A happy ending is a convention usually coexistent with other conventions, such as the constant generation of laughter through funny lines and situations. Where films have only brief funny moments but with a happy end both the film’s concerns and the structure can be close to the genre ‘we tend to think of as melodrama’ (Neale & Krutnik,199: 13). Under this criterion we can consider Thelma and Louise and Muriel’s Wedding (1994) as melodrama crossing -over with screwball comedies which are comedies about the 'battle of the sexes'.
The majority of comedy films can be seen as being genre hybrids. About a Boy ( 2002 ), The Full Monty, Four Weddings and a Funeral (1994), Trainspotting, Shallow Grave (1995) range through a number of genre hybrid combinations from romantic comedies, to ‘black’ comedies. They have strong narratives as a vehicle for comic aspects. The stronger the narrative the more the film takes on either multi-generic or hybrid generic aspects.
Films like Monty Python’s Life of Brian (1978) are straight comedies. The longer-term success of this type of film relies upon the sophisticated use of a combination of comic conventions. This allows it to appeal to a wide audience base despite having a weak narrative and avoiding genre-hybridity. Instead of being multi-generic or hybrid generic it utilises parody to raise a laugh from a deliberate send-up of other cinematic conventions of representation particularly the historical heritage costume genre. It also uses political satire when for example King Arthur has a political debate with the peasant’s collective. Black comedy is combined with slapstick humour, simultaneously satirising the power of liberal democracies giving defiant people ‘a chance to change their defiant position’ before being quite literally disarmed like the Black Knight.
Historical Aspects of Comedy
Originating in high bourgeois theatre from the late 18th century there has been a link between comedy and melodrama creating a tradition of ‘sentimental’ comedy. It was a hybrid genre which emerged in several European countries featuring characters of a lower rank than those suitable for tragedy. A major aim was to encourage the audiences to identify with the characters and to weep on their behalf rather than to laugh at them. In France this was called comedie larmoyante or tearful comedy. Neo-classical theory made a distinction between ‘high’ and ‘low’ comedy thus denigrating non-narrative forms of comedy. There are two fundamental divisions in the field of comedy as a whole. These are the criterion of the happy ending and the criterion of laughter. Narrative forms of comedy must have a happy ending and can have laughter. Non-narrative forms of comedy are only comedy through the criterion of laughter. Stand-up comics such as Ali-G and Paul Merton use non-narrative techniques of comedy.
Narrative comedy has a clear beginning, middle and end revolving around a definite plot. Non-narrative types of comedy just aim to create laughter with the plot a feeble device to act as a vehicle for a continuous stream of gags and slapstick such as Borat.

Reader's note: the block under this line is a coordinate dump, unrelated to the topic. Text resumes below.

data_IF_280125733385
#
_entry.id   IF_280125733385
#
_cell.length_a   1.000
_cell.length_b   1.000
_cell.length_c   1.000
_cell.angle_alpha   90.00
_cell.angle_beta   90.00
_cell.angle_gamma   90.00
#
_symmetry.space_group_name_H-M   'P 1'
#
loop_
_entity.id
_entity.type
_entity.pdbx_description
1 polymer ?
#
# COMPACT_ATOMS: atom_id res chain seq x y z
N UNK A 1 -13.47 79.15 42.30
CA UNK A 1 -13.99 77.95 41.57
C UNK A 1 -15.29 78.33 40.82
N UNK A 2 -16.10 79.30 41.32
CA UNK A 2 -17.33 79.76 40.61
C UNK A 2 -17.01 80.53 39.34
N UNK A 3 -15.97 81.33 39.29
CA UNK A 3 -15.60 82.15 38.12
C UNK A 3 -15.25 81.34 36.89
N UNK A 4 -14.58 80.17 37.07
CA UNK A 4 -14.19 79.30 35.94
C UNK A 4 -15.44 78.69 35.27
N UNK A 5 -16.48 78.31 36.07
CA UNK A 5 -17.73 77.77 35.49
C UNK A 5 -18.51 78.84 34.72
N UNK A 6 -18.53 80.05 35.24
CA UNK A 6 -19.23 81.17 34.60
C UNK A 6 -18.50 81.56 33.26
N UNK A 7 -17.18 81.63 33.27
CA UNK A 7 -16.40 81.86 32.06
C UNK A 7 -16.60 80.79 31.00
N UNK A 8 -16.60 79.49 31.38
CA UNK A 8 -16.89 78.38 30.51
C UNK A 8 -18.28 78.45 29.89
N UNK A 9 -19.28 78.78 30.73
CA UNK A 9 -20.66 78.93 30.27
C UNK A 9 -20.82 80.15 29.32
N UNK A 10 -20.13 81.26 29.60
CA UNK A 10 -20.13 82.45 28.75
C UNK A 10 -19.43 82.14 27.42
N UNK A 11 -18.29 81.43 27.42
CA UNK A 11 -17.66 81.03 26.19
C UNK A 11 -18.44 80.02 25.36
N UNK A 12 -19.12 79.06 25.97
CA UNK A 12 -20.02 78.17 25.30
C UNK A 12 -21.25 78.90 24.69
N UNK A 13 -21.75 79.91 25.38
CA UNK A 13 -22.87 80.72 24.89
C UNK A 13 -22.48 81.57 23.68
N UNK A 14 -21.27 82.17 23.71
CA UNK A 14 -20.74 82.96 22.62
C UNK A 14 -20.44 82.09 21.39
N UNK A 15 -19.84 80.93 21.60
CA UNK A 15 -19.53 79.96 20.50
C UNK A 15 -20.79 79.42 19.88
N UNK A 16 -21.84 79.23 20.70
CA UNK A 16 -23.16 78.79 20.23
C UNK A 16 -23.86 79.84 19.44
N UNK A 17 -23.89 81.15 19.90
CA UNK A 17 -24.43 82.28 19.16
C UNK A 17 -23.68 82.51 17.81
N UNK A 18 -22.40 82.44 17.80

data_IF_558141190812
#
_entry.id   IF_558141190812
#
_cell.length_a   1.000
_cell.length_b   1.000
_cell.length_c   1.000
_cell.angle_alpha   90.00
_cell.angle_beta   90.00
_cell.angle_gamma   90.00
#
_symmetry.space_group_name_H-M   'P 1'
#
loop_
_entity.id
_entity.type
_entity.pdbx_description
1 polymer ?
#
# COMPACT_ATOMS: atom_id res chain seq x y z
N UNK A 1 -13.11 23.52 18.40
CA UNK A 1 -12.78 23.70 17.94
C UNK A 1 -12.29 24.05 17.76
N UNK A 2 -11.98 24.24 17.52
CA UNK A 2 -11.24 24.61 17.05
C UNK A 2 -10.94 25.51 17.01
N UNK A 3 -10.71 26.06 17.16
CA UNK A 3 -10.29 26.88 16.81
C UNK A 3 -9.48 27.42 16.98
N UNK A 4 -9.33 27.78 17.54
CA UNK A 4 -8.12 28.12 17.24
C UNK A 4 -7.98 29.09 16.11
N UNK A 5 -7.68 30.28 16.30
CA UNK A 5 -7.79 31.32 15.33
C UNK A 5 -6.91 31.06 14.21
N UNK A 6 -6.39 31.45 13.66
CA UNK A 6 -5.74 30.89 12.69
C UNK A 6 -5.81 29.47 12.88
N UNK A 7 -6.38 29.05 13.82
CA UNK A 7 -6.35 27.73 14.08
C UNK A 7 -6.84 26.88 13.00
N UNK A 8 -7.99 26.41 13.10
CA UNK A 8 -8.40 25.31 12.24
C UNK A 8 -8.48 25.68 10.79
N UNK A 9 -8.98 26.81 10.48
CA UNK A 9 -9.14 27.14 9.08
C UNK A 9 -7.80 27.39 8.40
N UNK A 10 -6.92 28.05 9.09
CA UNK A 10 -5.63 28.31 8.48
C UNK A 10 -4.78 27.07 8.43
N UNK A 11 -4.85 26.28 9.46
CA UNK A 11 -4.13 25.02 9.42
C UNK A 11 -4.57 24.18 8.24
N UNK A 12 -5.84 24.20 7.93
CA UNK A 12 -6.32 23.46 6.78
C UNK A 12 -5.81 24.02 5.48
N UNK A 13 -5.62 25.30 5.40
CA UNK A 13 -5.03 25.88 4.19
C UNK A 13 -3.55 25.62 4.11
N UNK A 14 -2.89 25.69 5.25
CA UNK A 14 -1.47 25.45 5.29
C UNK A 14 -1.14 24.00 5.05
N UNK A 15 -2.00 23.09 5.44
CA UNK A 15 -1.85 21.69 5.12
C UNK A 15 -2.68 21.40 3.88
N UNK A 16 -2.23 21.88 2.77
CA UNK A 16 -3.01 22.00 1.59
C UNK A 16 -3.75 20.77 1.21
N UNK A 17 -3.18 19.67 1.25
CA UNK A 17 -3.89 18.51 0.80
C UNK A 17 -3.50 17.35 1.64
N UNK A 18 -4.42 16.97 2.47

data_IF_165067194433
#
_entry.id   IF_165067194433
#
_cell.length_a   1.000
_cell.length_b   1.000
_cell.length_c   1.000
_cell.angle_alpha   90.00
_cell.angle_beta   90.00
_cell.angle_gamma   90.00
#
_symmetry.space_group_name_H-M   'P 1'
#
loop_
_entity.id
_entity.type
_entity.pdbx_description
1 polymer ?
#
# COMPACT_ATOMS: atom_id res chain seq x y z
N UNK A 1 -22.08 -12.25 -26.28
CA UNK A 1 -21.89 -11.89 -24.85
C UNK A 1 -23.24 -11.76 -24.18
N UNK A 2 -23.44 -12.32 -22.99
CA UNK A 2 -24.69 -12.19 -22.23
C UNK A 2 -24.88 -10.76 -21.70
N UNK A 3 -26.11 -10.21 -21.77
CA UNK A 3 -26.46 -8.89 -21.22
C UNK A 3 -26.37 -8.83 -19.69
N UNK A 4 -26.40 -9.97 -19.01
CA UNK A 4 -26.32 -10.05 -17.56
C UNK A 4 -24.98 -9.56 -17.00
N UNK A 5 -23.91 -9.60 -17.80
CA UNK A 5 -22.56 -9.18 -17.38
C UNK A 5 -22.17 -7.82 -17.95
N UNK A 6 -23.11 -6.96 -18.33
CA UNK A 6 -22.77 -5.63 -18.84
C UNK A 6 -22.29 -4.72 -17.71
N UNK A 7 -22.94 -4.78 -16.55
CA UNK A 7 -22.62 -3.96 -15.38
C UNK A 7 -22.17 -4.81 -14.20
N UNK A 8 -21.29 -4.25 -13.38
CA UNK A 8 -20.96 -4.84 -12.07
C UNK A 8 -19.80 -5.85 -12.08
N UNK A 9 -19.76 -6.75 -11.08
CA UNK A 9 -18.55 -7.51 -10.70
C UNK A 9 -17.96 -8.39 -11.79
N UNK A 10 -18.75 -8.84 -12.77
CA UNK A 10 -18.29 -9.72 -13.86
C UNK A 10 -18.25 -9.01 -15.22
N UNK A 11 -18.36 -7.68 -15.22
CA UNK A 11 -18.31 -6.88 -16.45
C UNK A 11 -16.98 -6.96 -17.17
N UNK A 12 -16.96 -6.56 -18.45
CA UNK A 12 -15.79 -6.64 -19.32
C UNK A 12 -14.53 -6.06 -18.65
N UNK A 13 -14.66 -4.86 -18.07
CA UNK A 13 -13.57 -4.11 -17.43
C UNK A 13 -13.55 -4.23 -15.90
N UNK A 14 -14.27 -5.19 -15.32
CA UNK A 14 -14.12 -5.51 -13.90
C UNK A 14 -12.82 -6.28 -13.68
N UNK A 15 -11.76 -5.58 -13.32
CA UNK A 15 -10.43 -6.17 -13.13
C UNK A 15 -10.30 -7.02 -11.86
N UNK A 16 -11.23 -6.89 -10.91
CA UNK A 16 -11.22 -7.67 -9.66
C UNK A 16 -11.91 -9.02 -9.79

Comedy was very popular in early cinema which was a media form which appealed primarily to the working class mass audience. This situation changed as film technology and film-making techniques became more sophisticated. The use of narrative as a standard vehicle for comedy developed. Frequently the less sophisticated the audience the weaker the plot, and the narrative structure. Films such as Monty Python and Blazing Saddles (1971) break down this class based comedy by operating at a range of levels from slapstick to parody which depends upon a good level of cultural knowledge so that the audiences can understand the references.
More sophisticated comedies, such as the ‘bittersweet’ tragicomedies of Mike Leigh in Secrets and Lies (1996) for example, astutely play upon painful episodes and experiences of life. These serve to create an emotional ambiguity in the audience. Gags and slapstick don’t really exist in this register of comedy. The representations are usually of working class people often linked with those who have succeeded in, or are trying to better their positions in life. Their power emanates from the closeness to raw reality and are dependent upon a high level of reflexivity amongst the audience.
Comedy and Comic Conventions in Cinema
‘Comedy’ as an aesthetic term has two distinct kinds of meaning. It can refer to the genre as a whole. Alternatively it can refer to particular works - Some Like it Hot. (1959).
The use of the indefinite article ‘a’ tends to imply a narrative form; The TV sitcom the Royale Family is comedy rather than a comedy, because it is non-narrative being based upon a continuous invariant location - the front room in front of the TV. This is a comedic form specific to broadcast media which can concentrate on series production.
The generation of laughter can mark all forms as comedy. It can also mark all genres which leads to a considerable amount of genre hybridity. Hitchcock’s North by North West (1959) can be seen as a comedy-thriller for example.
‘Comedy, however, seems especially suited to hybridization, in large part because the local forms responsible for the deliberate generation of laughter can be inserted at some point into most other generic contexts without disturbing their conventions’ (My emphasis: Neale & Krutnik , 1990 : 18).